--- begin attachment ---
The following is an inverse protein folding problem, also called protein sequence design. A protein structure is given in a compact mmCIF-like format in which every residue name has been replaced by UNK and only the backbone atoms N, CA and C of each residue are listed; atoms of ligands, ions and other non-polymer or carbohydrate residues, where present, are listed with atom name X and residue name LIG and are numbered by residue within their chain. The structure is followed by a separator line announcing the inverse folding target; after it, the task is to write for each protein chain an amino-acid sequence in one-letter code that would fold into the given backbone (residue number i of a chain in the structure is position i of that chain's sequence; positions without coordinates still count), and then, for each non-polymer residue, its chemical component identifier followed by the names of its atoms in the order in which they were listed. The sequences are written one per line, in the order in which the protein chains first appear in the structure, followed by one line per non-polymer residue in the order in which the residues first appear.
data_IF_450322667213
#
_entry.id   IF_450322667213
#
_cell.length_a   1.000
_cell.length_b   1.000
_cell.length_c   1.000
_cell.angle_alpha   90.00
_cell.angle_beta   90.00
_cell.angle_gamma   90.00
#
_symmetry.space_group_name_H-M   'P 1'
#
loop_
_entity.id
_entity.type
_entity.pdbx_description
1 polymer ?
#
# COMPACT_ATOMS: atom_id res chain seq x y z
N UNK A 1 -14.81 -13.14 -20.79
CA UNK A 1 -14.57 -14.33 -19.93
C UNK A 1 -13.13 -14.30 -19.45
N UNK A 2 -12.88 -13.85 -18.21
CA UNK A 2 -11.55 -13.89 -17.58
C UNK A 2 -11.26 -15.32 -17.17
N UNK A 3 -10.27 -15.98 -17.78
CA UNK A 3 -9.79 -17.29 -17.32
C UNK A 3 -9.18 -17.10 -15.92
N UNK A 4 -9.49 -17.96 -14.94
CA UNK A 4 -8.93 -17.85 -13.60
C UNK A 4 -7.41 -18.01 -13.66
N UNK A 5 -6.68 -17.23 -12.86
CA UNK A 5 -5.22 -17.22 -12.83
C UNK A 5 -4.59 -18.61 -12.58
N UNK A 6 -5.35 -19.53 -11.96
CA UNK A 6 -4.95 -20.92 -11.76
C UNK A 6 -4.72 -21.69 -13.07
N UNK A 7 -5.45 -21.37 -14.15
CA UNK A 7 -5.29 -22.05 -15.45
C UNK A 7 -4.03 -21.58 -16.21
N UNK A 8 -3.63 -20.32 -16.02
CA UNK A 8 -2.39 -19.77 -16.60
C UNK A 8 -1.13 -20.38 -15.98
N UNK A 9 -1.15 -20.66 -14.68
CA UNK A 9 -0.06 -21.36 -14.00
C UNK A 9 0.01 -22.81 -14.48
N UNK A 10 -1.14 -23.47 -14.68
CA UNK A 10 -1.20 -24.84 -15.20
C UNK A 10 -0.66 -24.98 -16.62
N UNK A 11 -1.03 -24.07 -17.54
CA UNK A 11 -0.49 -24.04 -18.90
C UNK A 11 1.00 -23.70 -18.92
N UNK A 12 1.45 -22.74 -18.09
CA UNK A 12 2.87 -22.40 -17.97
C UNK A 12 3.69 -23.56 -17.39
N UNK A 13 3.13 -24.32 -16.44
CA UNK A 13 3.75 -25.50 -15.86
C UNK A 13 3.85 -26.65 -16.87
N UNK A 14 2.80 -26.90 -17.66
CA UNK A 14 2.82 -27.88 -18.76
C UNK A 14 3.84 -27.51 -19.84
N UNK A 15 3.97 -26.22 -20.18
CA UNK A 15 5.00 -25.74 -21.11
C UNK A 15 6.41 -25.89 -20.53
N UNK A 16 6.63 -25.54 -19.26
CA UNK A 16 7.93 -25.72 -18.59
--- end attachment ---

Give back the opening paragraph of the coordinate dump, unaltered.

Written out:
The following is an inverse protein folding problem, also called protein sequence design. A protein structure is given in a compact mmCIF-like format in which every residue name has been replaced by UNK and only the backbone atoms N, CA and C of each residue are listed; atoms of ligands, ions and other non-polymer or carbohydrate residues, where present, are listed with atom name X and residue name LIG and are numbered by residue within their chain. The structure is followed by a separator line announcing the inverse folding target; after it, the task is to write for each protein chain an amino-acid sequence in one-letter code that would fold into the given backbone (residue number i of a chain in the structure is position i of that chain's sequence; positions without coordinates still count), and then, for each non-polymer residue, its chemical component identifier followed by the names of its atoms in the order in which they were listed. The sequences are written one per line, in the order in which the protein chains first appear in the structure, followed by one line per non-polymer residue in the order in which the residues first appear.